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IoT & Edge

Intel, Mobileye $15.3B deal has cloud under the hood

Intel decided this would be a good week to shake up the autonomous vehicle industry, so the chip giant plunked down $15.3 billion to buy Mobileye, the Israel-based company that has been developing a range of technologies for the self-driving industry for nearly 20 years.

The deal between Intel Corp. and Mobileye -- the two companies already have a partnership dating back to last year before this week's acquisition announcement -- is a risky one, especially for Intel. At $63.54 per share, Intel is paying a premium for Mobileye, although CEO Brian Krzanich was at pains to paint the deal as part of a long-term strategy. (See Intel Buying Mobileye for $15 Billion.)

The two companies do expected the acquisition to close by year's end once regulators approve.

Beyond the financials, Intel Corp. (Nasdaq: INTC) is making a huge bet not only the autonomous vehicle market, but on the whole notion of its ability to offer cloud computing capabilities to its customers. The cloud, as it turns out, is the engine under the hood of this market.

The data is destined for the cloud and the heavy lifting of the acquisition will be to move it there.

In a talk with financial analysts following the deal's announcement on March 13, Krzanich explained that Intel's data center capabilities were a major factor in the deal. Specifically, Krzanich spoke of collecting data from the vehicles, analyzing it within the cloud and then redirecting it back to the car or truck in the form of more precise maps to ensure safety and reliability.

Intel's Brian Krzanich has placed his chips on cloud (Source: Intel)
Intel's Brian Krzanich has placed his chips on cloud (Source: Intel)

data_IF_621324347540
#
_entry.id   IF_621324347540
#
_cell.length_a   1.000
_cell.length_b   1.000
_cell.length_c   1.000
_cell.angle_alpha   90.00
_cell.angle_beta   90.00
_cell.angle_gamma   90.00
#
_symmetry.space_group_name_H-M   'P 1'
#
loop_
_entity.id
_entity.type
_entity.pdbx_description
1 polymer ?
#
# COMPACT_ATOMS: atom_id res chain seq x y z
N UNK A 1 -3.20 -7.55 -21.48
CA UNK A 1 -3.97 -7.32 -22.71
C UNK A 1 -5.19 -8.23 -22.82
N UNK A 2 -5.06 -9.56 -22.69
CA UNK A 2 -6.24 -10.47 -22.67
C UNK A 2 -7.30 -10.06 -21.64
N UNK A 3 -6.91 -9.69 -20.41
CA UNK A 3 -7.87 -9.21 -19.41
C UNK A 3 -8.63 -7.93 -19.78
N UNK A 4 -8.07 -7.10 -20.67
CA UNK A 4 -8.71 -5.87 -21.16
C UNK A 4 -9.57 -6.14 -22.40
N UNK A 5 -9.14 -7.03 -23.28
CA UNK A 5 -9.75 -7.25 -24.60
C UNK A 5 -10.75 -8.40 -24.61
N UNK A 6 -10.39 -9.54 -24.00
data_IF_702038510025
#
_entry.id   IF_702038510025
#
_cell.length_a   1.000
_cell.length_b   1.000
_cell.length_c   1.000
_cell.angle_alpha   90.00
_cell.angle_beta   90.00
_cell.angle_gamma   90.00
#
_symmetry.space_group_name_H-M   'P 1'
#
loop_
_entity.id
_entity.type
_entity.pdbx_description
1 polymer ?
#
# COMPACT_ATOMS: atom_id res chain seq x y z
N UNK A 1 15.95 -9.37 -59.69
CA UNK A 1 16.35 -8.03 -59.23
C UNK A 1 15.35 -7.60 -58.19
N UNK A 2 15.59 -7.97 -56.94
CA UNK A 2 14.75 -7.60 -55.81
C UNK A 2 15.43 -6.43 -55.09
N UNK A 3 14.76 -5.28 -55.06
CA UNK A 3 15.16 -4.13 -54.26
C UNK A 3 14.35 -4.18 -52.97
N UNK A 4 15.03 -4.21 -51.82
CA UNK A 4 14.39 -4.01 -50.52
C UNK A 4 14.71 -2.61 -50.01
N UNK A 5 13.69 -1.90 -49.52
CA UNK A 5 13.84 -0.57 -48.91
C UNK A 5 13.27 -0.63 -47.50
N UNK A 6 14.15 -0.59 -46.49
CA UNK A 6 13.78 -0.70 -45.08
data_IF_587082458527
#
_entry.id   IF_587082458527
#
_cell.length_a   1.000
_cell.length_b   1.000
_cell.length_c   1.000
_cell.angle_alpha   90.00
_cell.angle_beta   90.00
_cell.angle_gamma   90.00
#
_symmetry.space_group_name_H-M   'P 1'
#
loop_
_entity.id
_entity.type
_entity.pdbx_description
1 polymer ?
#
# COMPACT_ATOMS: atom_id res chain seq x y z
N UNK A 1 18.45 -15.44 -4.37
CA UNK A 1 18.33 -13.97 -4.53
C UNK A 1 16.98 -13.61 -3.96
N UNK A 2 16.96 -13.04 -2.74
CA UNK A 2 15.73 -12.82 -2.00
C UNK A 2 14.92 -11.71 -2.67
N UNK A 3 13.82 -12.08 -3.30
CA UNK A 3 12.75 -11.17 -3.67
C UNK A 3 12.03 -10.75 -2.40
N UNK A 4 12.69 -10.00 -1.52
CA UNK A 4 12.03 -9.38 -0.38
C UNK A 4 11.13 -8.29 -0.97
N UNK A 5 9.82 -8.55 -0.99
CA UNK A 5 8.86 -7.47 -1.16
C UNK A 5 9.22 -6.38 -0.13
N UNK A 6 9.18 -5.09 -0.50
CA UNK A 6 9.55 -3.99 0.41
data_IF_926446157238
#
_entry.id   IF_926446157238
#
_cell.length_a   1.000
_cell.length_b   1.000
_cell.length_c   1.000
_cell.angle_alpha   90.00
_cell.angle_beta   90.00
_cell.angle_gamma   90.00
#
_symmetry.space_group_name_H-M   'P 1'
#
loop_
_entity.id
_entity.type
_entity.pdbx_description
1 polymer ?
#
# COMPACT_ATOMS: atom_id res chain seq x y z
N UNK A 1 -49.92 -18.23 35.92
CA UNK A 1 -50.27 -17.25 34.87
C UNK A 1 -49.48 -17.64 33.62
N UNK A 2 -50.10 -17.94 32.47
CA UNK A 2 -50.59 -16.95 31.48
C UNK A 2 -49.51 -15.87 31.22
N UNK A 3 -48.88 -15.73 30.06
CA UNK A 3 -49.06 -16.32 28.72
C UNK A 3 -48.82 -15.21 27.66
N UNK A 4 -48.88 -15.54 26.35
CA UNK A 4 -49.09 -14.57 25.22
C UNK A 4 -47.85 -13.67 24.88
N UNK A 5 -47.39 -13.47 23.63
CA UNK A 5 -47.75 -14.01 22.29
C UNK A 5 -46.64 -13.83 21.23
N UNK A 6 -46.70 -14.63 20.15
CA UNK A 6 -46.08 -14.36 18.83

Intel already has a 15% stake in location data company HERE, and has already started work on the mapping requirements for autonomous vehicles. However, by combining those capabilities with Mobileye's technology, Intel is looking to push the limits of what data means in the autonomous vehicle market. (See Intel to Buy a 15% Stake in HERE.)

In his comments, Krzanich laid out three uses for the cloud data center for the technology the two companies plan to develop:

  • The first is way to capture the visual data that the vehicle records, and then offer new services based on that data.
  • The second is to use the data collected and stored in the cloud to offer a complete autonomous vehicle offering, which is what the two companies are already trying with BMW, Delphi and others.
  • The third is to re-imagine the data center, including the way it's built, how data flows from the vehicle and then back to it, and offer a much deeper analysis of that data.

"Put just one million autonomous vehicles on the road and you have the data equivalent of half the world's population," Krzanich wrote in a letter to employees on Monday. "This massive amount of data requires all of Intel's assets to provide the cost-effective high performance solutions our customers need."

Charles King, an analyst with Pund-IT research, wrote in an email that Mobileye provides Intel access to several Tier 1 automotive suppliers, and its combination of hardware and software made it an attractive offer. At the same time, Intel's processors and other technologies open up new ways to bring the technology to the vehicles.

"But the evolution of autonomous driving requires a range of robust IT infrastructure technologies, from muscular onboard components to robust wireless networks to high performance computing and cloud capabilities," King wrote to Enterprise Cloud News. "That is precisely what Intel's Xeon processors, FPGAs, 3D XPoint memory, and 5G modem solutions are designed the deliver."